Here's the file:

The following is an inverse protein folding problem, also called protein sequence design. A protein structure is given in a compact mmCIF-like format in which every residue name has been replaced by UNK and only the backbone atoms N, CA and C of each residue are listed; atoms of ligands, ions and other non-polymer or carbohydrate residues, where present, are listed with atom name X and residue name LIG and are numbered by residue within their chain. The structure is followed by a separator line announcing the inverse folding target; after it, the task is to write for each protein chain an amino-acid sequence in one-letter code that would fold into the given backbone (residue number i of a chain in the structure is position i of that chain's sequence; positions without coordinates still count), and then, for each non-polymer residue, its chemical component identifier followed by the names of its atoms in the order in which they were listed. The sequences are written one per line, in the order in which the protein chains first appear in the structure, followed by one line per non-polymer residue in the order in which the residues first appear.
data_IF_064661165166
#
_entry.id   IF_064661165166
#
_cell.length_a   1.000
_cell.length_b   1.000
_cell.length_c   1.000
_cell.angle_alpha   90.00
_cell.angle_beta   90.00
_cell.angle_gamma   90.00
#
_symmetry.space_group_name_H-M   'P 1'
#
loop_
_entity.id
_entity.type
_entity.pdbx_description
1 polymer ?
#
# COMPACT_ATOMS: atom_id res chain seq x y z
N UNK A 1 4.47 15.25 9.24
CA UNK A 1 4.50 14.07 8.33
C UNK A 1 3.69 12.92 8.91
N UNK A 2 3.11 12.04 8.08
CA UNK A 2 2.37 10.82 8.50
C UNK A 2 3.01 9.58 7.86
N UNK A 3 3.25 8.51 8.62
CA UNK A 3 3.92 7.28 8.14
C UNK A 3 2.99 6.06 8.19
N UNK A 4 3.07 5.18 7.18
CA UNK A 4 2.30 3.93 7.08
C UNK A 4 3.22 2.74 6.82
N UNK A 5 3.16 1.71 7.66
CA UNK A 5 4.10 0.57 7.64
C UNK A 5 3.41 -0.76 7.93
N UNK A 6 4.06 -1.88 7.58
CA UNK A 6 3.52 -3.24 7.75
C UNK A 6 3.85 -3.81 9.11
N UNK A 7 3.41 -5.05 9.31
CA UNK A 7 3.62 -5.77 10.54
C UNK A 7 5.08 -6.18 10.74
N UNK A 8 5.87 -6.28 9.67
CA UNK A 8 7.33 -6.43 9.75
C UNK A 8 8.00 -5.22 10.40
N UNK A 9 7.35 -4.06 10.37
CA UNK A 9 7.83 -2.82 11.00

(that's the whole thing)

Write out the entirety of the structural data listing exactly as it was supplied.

The following is an inverse protein folding problem, also called protein sequence design. A protein structure is given in a compact mmCIF-like format in which every residue name has been replaced by UNK and only the backbone atoms N, CA and C of each residue are listed; atoms of ligands, ions and other non-polymer or carbohydrate residues, where present, are listed with atom name X and residue name LIG and are numbered by residue within their chain. The structure is followed by a separator line announcing the inverse folding target; after it, the task is to write for each protein chain an amino-acid sequence in one-letter code that would fold into the given backbone (residue number i of a chain in the structure is position i of that chain's sequence; positions without coordinates still count), and then, for each non-polymer residue, its chemical component identifier followed by the names of its atoms in the order in which they were listed. The sequences are written one per line, in the order in which the protein chains first appear in the structure, followed by one line per non-polymer residue in the order in which the residues first appear.
data_IF_064661165166
#
_entry.id   IF_064661165166
#
_cell.length_a   1.000
_cell.length_b   1.000
_cell.length_c   1.000
_cell.angle_alpha   90.00
_cell.angle_beta   90.00
_cell.angle_gamma   90.00
#
_symmetry.space_group_name_H-M   'P 1'
#
loop_
_entity.id
_entity.type
_entity.pdbx_description
1 polymer ?
#
# COMPACT_ATOMS: atom_id res chain seq x y z
N UNK A 1 4.47 15.25 9.24
CA UNK A 1 4.50 14.07 8.33
C UNK A 1 3.69 12.92 8.91
N UNK A 2 3.11 12.04 8.08
CA UNK A 2 2.37 10.82 8.50
C UNK A 2 3.01 9.58 7.86
N UNK A 3 3.25 8.51 8.62
CA UNK A 3 3.92 7.28 8.14
C UNK A 3 2.99 6.06 8.19
N UNK A 4 3.07 5.18 7.18
CA UNK A 4 2.30 3.93 7.08
C UNK A 4 3.22 2.74 6.82
N UNK A 5 3.16 1.71 7.66
CA UNK A 5 4.10 0.57 7.64
C UNK A 5 3.41 -0.76 7.93
N UNK A 6 4.06 -1.88 7.58
CA UNK A 6 3.52 -3.24 7.75
C UNK A 6 3.85 -3.81 9.11
N UNK A 7 3.41 -5.05 9.31
CA UNK A 7 3.62 -5.77 10.54
C UNK A 7 5.08 -6.18 10.74
N UNK A 8 5.87 -6.28 9.67
CA UNK A 8 7.33 -6.43 9.75
C UNK A 8 8.00 -5.22 10.40
N UNK A 9 7.35 -4.06 10.37
CA UNK A 9 7.83 -2.82 11.00